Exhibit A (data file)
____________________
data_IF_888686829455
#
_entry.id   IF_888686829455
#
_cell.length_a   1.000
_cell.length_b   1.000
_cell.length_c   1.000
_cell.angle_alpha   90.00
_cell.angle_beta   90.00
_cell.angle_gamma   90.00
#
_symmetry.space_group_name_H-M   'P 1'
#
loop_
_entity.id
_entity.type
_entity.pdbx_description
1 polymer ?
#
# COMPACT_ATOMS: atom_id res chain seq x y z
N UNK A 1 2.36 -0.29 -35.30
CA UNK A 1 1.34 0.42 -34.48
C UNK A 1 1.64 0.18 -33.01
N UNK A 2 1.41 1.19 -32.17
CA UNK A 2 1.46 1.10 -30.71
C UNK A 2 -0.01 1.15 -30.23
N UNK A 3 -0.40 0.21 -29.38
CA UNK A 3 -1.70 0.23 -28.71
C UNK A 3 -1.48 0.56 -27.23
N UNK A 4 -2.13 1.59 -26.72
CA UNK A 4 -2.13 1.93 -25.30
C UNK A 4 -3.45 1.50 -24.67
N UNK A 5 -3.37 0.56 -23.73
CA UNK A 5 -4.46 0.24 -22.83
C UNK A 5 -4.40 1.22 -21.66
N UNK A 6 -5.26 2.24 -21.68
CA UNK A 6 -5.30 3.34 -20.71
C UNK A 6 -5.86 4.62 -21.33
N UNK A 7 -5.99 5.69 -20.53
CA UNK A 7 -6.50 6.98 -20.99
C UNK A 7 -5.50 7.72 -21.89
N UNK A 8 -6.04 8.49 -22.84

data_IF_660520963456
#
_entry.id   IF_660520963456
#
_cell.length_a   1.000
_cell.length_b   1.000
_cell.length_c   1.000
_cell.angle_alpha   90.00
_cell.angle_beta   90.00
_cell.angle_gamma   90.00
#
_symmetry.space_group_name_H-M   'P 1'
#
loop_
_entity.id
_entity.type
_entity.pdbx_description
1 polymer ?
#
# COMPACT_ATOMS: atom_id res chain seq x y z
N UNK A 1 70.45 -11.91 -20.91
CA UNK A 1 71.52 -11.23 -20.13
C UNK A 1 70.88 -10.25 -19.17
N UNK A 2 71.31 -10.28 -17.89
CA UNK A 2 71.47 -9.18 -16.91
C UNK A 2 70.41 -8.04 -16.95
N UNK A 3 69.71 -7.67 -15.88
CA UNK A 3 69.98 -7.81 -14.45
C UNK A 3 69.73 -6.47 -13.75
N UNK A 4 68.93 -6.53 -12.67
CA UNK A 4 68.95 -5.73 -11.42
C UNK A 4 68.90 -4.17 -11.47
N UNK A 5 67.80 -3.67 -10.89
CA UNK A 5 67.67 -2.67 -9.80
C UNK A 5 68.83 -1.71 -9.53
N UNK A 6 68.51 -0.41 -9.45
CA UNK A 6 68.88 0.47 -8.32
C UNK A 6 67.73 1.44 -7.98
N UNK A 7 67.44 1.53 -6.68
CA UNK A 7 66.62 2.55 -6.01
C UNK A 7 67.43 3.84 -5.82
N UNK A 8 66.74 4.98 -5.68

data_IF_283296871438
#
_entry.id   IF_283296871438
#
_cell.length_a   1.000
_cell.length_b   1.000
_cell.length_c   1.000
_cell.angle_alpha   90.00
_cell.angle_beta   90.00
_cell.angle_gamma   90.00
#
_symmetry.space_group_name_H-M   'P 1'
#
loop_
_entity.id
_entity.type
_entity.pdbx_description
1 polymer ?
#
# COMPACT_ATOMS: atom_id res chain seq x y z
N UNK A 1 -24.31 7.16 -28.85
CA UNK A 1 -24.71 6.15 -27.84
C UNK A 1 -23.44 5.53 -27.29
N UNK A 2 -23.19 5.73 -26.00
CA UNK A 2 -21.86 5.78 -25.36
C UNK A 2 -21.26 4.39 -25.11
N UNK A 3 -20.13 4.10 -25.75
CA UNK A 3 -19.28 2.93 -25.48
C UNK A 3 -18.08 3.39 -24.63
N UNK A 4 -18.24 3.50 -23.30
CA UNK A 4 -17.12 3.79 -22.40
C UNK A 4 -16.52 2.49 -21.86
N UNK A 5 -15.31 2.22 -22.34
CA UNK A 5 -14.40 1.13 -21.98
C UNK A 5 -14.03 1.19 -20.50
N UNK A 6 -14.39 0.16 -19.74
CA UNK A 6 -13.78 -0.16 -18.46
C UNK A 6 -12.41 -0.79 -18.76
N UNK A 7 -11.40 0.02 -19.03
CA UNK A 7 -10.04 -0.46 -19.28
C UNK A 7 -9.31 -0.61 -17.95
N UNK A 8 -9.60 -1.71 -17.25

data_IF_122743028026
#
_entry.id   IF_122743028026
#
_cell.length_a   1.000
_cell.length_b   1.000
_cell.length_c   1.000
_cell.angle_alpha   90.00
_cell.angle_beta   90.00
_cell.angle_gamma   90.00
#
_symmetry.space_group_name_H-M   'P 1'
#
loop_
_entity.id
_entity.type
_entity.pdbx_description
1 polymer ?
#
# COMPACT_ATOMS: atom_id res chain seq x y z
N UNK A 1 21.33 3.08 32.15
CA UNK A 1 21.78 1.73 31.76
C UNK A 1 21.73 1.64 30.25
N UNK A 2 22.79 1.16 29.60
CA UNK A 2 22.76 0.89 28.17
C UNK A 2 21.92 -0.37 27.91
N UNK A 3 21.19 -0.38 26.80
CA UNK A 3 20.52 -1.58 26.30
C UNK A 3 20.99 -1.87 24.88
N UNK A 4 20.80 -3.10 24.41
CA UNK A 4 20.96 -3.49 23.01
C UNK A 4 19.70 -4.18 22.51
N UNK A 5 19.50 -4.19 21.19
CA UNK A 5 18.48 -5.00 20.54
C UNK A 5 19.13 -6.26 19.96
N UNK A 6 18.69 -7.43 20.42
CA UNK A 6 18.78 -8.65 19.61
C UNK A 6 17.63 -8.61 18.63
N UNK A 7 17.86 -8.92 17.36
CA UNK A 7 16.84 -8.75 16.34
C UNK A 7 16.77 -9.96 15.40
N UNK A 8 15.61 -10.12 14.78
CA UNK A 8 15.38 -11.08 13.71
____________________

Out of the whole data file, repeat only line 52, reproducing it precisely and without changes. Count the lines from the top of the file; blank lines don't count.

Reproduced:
_cell.angle_gamma   90.00